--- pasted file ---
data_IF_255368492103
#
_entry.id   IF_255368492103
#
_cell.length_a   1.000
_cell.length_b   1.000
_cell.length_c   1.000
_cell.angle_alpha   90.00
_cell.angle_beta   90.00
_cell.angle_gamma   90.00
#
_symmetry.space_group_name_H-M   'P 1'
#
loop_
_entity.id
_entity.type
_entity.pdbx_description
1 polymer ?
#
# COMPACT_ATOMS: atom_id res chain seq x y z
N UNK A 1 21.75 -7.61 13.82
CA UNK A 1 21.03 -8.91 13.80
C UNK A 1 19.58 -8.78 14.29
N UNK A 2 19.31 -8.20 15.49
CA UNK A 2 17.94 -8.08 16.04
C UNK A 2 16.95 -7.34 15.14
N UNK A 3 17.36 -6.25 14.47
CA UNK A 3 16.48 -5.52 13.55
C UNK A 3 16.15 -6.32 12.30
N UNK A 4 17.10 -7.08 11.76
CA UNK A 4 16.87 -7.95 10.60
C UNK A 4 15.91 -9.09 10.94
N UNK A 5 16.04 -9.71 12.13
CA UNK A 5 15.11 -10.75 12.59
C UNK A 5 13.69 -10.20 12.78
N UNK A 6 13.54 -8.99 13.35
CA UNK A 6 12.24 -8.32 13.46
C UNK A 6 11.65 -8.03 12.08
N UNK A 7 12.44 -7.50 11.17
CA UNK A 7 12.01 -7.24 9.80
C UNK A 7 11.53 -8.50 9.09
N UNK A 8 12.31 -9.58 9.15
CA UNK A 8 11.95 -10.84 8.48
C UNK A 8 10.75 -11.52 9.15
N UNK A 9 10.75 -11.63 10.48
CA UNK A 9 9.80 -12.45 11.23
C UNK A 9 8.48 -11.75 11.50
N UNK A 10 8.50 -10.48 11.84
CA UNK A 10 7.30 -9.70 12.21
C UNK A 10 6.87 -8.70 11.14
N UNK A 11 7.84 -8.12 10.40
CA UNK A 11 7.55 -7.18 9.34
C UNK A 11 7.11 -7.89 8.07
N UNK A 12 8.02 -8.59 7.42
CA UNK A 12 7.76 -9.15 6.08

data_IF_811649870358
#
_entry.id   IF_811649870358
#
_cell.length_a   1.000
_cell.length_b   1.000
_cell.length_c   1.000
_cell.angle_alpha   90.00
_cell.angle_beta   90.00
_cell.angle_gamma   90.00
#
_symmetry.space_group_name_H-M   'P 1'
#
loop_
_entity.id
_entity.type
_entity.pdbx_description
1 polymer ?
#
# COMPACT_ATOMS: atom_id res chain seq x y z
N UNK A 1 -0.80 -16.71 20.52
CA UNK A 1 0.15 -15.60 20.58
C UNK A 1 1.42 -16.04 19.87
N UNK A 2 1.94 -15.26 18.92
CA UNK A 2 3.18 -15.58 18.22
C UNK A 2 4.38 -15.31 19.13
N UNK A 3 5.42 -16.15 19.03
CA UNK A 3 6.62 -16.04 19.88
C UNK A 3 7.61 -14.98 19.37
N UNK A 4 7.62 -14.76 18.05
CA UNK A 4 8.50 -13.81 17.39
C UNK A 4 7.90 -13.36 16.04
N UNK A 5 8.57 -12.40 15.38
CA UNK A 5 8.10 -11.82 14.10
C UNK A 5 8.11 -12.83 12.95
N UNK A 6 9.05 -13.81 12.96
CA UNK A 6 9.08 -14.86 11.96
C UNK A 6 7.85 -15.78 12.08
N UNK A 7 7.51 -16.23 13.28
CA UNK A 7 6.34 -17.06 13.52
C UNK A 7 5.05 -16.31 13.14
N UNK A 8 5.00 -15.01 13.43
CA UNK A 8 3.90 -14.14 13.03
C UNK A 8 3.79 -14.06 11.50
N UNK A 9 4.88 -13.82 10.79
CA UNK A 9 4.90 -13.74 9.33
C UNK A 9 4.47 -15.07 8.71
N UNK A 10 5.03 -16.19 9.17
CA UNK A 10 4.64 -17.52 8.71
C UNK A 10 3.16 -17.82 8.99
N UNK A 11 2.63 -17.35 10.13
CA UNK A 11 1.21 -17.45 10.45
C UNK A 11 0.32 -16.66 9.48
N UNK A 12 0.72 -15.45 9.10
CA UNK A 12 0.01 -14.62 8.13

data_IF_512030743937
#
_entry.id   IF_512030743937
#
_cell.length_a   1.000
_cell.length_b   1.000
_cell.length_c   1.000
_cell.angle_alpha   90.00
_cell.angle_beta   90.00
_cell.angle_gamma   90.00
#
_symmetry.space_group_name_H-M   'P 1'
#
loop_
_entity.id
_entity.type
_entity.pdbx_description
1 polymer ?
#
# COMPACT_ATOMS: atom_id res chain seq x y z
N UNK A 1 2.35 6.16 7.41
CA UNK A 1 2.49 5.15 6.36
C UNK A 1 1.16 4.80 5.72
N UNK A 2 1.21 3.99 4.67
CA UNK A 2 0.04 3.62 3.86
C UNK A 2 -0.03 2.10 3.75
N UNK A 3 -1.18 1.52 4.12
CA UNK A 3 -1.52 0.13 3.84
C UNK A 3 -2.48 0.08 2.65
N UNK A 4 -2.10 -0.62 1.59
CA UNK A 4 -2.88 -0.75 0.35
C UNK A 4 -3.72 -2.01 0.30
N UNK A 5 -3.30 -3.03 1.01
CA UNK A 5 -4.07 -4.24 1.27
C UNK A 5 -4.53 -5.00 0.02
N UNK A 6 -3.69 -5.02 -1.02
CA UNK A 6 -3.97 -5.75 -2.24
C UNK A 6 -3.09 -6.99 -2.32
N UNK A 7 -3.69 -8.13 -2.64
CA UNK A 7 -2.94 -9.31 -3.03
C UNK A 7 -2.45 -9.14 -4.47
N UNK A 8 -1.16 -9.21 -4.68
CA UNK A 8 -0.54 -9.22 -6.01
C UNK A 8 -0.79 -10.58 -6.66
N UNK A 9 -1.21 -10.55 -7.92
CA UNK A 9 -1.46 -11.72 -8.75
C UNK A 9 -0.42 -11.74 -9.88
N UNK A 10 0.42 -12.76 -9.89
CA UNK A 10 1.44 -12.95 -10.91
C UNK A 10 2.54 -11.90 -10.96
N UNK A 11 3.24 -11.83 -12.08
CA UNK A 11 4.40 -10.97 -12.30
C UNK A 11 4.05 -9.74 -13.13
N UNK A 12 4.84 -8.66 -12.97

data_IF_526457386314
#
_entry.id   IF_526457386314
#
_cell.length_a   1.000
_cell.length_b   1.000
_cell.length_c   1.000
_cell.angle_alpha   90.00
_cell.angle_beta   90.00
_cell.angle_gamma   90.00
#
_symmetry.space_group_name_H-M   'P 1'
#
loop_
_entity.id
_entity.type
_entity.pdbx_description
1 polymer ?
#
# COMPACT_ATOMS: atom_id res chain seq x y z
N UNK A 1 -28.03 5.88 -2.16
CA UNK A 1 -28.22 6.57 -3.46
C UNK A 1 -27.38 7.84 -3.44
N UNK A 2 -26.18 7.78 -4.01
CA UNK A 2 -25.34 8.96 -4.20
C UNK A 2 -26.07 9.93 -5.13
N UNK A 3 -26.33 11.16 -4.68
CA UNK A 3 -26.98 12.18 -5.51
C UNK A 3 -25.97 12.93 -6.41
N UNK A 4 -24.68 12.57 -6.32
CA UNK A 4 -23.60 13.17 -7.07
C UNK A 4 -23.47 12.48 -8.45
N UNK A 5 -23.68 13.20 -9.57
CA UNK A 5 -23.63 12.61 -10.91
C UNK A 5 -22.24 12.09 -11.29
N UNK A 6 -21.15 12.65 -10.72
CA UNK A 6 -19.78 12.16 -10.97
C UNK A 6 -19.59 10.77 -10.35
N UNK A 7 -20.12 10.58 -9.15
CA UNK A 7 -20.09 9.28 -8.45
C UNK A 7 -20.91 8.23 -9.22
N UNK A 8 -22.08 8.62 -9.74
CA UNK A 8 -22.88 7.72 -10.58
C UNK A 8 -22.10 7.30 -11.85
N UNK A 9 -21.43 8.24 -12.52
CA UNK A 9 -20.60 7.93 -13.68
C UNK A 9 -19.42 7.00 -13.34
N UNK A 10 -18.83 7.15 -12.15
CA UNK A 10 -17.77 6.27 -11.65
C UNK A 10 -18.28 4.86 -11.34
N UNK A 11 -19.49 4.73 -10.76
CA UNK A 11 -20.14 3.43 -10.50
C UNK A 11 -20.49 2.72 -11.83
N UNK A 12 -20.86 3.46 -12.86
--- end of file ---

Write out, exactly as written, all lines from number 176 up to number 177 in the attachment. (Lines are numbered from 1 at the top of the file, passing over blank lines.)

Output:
_symmetry.space_group_name_H-M   'P 1'
#